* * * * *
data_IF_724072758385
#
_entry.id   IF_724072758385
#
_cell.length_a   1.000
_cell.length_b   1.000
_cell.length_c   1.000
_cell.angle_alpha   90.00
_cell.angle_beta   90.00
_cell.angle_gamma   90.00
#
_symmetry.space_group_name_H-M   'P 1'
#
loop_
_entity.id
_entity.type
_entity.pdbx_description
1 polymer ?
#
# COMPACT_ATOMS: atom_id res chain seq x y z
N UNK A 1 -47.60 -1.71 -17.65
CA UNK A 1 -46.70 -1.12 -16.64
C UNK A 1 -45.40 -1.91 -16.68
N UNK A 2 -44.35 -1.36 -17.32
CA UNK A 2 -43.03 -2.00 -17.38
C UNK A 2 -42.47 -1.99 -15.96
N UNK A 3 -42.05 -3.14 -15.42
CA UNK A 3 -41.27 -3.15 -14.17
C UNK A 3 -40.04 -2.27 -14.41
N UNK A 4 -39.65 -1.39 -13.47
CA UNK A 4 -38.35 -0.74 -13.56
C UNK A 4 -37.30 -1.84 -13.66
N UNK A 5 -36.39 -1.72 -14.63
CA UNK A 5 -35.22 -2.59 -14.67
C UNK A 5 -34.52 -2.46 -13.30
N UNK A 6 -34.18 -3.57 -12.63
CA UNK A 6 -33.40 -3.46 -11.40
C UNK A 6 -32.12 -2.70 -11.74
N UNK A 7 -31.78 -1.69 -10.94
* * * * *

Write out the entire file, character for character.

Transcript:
data_IF_724072758385
#
_entry.id   IF_724072758385
#
_cell.length_a   1.000
_cell.length_b   1.000
_cell.length_c   1.000
_cell.angle_alpha   90.00
_cell.angle_beta   90.00
_cell.angle_gamma   90.00
#
_symmetry.space_group_name_H-M   'P 1'
#
loop_
_entity.id
_entity.type
_entity.pdbx_description
1 polymer ?
#
# COMPACT_ATOMS: atom_id res chain seq x y z
N UNK A 1 -47.60 -1.71 -17.65
CA UNK A 1 -46.70 -1.12 -16.64
C UNK A 1 -45.40 -1.91 -16.68
N UNK A 2 -44.35 -1.36 -17.32
CA UNK A 2 -43.03 -2.00 -17.38
C UNK A 2 -42.47 -1.99 -15.96
N UNK A 3 -42.05 -3.14 -15.42
CA UNK A 3 -41.27 -3.15 -14.17
C UNK A 3 -40.04 -2.27 -14.41
N UNK A 4 -39.65 -1.39 -13.47
CA UNK A 4 -38.35 -0.74 -13.56
C UNK A 4 -37.30 -1.84 -13.66
N UNK A 5 -36.39 -1.72 -14.63
CA UNK A 5 -35.22 -2.59 -14.67
C UNK A 5 -34.52 -2.46 -13.30
N UNK A 6 -34.18 -3.57 -12.63
CA UNK A 6 -33.40 -3.46 -11.40
C UNK A 6 -32.12 -2.70 -11.74
N UNK A 7 -31.78 -1.69 -10.94